This week, precious metals are experiencing significant fluctuations, especially silver, which has seen considerable price swings.

Seven days ago, gold was valued at $1,979 per ounce and was close to breaching the crucial $2,000 per ounce mark. However, this week, it has pulled back to $1,935 at the time of writing, representing a decline of over 2%. On the other hand, silver’s decline has been more pronounced, dropping by more than 5.5% from $25.33 to the current price of $23.50.

Despite the summer months typically being quieter for financial markets, there are several noteworthy events influencing them this week. Here is a brief summary of some key factors:

  1. Rating agency Fitch unexpectedly downgraded the US credit rating from AAA to AA+ due to concerns about the increasing US debt and last-minute debt ceiling negotiations that may affect debt repayment. Reactions to the decision have been mixed, with some analysts finding it confusing, considering the strength of the US economy, while others believe it was overdue given the government’s growing spending since the pandemic began.
  2. Global stock markets declined following the US credit rating downgrade, but the US dollar remained strong, supported by better-than-expected job numbers, indicating resilience to the Federal Reserve’s ongoing rate hikes. The strong job market suggests the possibility of further rate hikes when the Fed meets in September, resulting in the significant price drops for gold and silver.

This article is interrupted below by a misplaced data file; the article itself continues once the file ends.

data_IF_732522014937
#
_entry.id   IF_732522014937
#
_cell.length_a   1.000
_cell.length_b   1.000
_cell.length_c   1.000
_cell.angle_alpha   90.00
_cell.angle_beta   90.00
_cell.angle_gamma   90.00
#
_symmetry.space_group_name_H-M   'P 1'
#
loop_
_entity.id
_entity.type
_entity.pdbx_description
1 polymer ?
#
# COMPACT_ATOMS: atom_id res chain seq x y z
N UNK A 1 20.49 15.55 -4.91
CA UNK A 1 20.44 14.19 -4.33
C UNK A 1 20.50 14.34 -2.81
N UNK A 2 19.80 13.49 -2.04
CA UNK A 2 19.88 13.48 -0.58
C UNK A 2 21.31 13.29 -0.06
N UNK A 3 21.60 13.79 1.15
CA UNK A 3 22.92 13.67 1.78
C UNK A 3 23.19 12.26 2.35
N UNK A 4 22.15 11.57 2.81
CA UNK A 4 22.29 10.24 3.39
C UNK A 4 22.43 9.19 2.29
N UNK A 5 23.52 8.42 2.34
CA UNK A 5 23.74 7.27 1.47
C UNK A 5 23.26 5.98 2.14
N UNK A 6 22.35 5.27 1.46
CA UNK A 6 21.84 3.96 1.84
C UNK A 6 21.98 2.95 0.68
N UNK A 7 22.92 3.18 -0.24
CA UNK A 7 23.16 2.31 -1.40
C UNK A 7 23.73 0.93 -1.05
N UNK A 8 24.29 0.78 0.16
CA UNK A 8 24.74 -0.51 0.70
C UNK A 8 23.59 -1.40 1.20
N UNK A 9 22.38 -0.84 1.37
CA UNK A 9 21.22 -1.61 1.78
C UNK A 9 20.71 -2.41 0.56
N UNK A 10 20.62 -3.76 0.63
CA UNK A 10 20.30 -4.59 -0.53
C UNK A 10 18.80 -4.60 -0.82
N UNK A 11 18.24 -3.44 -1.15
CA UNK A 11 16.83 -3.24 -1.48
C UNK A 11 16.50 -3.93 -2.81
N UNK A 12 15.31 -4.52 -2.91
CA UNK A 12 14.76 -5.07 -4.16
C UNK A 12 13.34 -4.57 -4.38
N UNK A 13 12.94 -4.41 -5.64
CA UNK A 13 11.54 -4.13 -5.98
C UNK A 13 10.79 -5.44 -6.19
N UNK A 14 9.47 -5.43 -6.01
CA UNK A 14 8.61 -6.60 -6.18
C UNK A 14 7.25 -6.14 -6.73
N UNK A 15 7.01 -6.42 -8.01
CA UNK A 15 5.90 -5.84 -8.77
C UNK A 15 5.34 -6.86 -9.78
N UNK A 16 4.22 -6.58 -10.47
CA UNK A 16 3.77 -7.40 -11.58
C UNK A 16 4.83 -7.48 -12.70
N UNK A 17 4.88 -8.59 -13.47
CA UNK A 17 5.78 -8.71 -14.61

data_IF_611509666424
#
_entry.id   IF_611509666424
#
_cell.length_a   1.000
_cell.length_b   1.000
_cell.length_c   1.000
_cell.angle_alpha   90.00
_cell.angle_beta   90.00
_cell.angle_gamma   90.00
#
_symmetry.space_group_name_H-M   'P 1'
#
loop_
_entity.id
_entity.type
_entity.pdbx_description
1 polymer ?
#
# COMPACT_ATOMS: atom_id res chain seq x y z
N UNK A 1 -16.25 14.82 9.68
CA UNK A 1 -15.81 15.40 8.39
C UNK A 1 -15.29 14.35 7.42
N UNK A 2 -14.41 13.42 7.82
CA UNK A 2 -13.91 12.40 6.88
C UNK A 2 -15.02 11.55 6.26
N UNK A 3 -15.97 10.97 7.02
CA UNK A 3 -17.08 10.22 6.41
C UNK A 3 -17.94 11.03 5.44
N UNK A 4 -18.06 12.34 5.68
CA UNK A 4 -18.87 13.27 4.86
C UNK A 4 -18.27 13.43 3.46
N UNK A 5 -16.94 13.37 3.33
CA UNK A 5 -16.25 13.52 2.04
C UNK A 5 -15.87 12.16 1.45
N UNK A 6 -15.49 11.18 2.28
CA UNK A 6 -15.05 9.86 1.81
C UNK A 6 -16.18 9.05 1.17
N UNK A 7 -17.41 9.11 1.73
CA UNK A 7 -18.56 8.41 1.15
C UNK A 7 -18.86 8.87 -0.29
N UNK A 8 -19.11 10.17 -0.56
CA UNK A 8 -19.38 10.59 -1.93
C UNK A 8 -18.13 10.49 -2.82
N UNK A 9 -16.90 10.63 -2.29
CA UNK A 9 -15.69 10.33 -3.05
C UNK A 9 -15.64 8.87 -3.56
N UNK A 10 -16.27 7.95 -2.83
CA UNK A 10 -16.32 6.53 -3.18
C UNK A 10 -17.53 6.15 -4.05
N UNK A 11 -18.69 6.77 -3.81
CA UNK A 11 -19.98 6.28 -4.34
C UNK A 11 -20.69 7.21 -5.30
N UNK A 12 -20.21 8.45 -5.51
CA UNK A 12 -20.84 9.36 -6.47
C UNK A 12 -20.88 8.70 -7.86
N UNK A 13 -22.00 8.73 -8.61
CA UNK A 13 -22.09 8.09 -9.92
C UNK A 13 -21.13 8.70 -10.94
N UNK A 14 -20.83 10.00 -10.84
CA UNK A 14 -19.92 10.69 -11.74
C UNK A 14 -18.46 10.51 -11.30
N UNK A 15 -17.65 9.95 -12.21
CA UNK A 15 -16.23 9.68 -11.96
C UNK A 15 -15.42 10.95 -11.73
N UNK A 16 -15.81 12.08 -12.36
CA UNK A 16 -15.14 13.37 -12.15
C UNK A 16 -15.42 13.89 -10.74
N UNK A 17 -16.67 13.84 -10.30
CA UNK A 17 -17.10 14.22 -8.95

3. Economic data from the US, such as jobs, consumer spending, and house prices, will be crucial indicators of the economy’s performance. Some analysts now believe that the US can avoid a recession despite the rate hikes. Inflation, which currently stands at 3%, will be another key figure to watch, as the Fed aims to reach its 2% target, potentially necessitating one final rate hike if inflation remains stubborn.

In the UK, the Bank of England raised interest rates as expected by 0.25% points, bringing them to a 15-year high of 5.25%. The bank does not anticipate inflation to return to its 2% target until Q2 2025, which is concerning amid the ongoing cost-of-living crisis. The possibility of further rate hikes remains uncertain, as inflation is at 7.9%, and the BoE may need to continue raising rates unless inflation starts to decrease.

Nationwide reported a sharp 3.8% year-on-year drop in house prices for July, the steepest in 14 years, and with today’s rate hike, mortgage rates are expected to rise even higher. This prolonged period of high inflation and interest rates could lead to challenges for homeowners, facing fewer buyers and lower asking prices for their properties.

As expected, the Sterling remained relatively unchanged after the rate hike, aligning the UK with the US in closely monitoring key economic indicators to assess inflation trends and the overall economic performance. The BoE will closely observe these figures before their next meeting in seven weeks to decide whether to continue with additional rate hikes or signal that they have reached their peak.